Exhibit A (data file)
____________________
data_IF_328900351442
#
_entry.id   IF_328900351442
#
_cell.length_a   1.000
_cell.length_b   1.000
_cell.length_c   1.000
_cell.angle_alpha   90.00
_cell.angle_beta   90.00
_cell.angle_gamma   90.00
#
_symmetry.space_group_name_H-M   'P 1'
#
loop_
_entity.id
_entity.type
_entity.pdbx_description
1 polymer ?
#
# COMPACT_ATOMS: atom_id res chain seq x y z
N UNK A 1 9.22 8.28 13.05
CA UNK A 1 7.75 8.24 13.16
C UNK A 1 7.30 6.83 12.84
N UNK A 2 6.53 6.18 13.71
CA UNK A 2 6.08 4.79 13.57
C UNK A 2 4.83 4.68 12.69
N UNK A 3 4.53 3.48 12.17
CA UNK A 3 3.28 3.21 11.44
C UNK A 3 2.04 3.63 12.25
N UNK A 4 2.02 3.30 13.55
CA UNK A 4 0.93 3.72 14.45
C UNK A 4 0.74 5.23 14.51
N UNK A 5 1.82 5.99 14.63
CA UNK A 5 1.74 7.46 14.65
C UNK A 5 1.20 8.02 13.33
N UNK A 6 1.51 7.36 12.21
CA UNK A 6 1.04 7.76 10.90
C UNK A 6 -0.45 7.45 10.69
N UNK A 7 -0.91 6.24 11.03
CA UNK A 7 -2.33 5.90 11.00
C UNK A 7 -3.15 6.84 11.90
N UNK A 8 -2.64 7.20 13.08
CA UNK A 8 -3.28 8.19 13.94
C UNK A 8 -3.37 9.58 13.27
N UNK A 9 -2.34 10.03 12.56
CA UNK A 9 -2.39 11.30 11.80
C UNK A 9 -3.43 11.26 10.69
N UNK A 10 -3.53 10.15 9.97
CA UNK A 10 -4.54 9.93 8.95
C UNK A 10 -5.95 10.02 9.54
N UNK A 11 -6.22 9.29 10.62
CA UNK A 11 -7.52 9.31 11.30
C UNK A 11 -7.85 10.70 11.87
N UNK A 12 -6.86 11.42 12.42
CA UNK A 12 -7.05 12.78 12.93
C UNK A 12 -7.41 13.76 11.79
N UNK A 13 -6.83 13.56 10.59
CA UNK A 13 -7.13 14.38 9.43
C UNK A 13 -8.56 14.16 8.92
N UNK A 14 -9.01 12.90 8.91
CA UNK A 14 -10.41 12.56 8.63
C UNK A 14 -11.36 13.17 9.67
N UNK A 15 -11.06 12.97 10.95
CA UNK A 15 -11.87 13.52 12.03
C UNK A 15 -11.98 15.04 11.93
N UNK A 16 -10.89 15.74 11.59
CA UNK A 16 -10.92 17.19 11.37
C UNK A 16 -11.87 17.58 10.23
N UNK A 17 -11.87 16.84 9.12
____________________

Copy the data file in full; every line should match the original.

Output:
data_IF_328900351442
#
_entry.id   IF_328900351442
#
_cell.length_a   1.000
_cell.length_b   1.000
_cell.length_c   1.000
_cell.angle_alpha   90.00
_cell.angle_beta   90.00
_cell.angle_gamma   90.00
#
_symmetry.space_group_name_H-M   'P 1'
#
loop_
_entity.id
_entity.type
_entity.pdbx_description
1 polymer ?
#
# COMPACT_ATOMS: atom_id res chain seq x y z
N UNK A 1 9.22 8.28 13.05
CA UNK A 1 7.75 8.24 13.16
C UNK A 1 7.30 6.83 12.84
N UNK A 2 6.53 6.18 13.71
CA UNK A 2 6.08 4.79 13.57
C UNK A 2 4.83 4.68 12.69
N UNK A 3 4.53 3.48 12.17
CA UNK A 3 3.28 3.21 11.44
C UNK A 3 2.04 3.63 12.25
N UNK A 4 2.02 3.30 13.55
CA UNK A 4 0.93 3.72 14.45
C UNK A 4 0.74 5.23 14.51
N UNK A 5 1.82 5.99 14.63
CA UNK A 5 1.74 7.46 14.65
C UNK A 5 1.20 8.02 13.33
N UNK A 6 1.51 7.36 12.21
CA UNK A 6 1.04 7.76 10.90
C UNK A 6 -0.45 7.45 10.69
N UNK A 7 -0.91 6.24 11.03
CA UNK A 7 -2.33 5.90 11.00
C UNK A 7 -3.15 6.84 11.90
N UNK A 8 -2.64 7.20 13.08
CA UNK A 8 -3.28 8.19 13.94
C UNK A 8 -3.37 9.58 13.27
N UNK A 9 -2.34 10.03 12.56
CA UNK A 9 -2.39 11.30 11.80
C UNK A 9 -3.43 11.26 10.69
N UNK A 10 -3.53 10.15 9.97
CA UNK A 10 -4.54 9.93 8.95
C UNK A 10 -5.95 10.02 9.54
N UNK A 11 -6.22 9.29 10.62
CA UNK A 11 -7.52 9.31 11.30
C UNK A 11 -7.85 10.70 11.87
N UNK A 12 -6.86 11.42 12.42
CA UNK A 12 -7.05 12.78 12.93
C UNK A 12 -7.41 13.76 11.79
N UNK A 13 -6.83 13.56 10.59
CA UNK A 13 -7.13 14.38 9.43
C UNK A 13 -8.56 14.16 8.92
N UNK A 14 -9.01 12.90 8.91
CA UNK A 14 -10.41 12.56 8.63
C UNK A 14 -11.36 13.17 9.67
N UNK A 15 -11.06 12.97 10.95
CA UNK A 15 -11.87 13.52 12.03
C UNK A 15 -11.98 15.04 11.93
N UNK A 16 -10.89 15.74 11.59
CA UNK A 16 -10.92 17.19 11.37
C UNK A 16 -11.87 17.58 10.23
N UNK A 17 -11.87 16.84 9.12